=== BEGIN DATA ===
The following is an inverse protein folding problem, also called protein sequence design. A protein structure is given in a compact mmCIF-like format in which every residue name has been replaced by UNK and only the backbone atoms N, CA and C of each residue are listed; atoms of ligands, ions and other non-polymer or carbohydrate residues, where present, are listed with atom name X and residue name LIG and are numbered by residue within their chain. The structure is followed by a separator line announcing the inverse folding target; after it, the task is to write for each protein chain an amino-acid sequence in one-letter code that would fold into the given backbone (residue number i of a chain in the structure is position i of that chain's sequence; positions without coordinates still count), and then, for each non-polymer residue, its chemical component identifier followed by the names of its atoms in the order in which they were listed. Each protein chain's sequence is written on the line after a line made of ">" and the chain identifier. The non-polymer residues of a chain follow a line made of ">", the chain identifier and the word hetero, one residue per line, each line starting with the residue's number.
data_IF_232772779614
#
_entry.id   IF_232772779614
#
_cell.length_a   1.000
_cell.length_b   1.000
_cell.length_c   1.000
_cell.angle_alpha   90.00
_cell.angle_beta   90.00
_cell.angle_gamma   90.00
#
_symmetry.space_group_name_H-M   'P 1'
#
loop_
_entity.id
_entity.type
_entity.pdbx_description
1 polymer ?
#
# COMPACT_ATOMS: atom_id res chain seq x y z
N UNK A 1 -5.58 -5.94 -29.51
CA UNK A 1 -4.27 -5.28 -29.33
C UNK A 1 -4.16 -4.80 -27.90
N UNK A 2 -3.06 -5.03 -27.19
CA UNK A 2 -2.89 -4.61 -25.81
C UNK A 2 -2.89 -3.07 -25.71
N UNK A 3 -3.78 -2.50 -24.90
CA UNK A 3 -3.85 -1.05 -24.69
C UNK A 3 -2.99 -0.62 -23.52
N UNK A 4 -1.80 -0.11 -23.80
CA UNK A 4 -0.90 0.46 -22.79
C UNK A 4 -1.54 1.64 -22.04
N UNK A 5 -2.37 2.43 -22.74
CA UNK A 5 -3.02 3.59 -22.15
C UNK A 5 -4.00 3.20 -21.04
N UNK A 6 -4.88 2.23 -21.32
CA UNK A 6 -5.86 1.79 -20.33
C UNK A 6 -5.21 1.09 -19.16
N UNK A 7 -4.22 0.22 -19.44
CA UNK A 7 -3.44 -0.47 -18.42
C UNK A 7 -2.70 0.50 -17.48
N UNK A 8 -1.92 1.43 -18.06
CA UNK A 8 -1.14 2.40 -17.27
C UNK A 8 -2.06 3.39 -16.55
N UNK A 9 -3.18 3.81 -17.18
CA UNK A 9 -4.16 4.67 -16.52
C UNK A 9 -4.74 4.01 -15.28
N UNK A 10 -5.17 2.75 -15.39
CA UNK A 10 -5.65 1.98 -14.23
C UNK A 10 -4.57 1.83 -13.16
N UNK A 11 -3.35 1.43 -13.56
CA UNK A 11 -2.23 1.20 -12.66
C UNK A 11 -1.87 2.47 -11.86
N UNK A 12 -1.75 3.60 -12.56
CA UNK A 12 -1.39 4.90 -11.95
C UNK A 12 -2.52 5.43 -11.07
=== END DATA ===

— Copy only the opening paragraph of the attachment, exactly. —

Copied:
The following is an inverse protein folding problem, also called protein sequence design. A protein structure is given in a compact mmCIF-like format in which every residue name has been replaced by UNK and only the backbone atoms N, CA and C of each residue are listed; atoms of ligands, ions and other non-polymer or carbohydrate residues, where present, are listed with atom name X and residue name LIG and are numbered by residue within their chain. The structure is followed by a separator line announcing the inverse folding target; after it, the task is to write for each protein chain an amino-acid sequence in one-letter code that would fold into the given backbone (residue number i of a chain in the structure is position i of that chain's sequence; positions without coordinates still count), and then, for each non-polymer residue, its chemical component identifier followed by the names of its atoms in the order in which they were listed. Each protein chain's sequence is written on the line after a line made of ">" and the chain identifier. The non-polymer residues of a chain follow a line made of ">", the chain identifier and the word hetero, one residue per line, each line starting with the residue's number.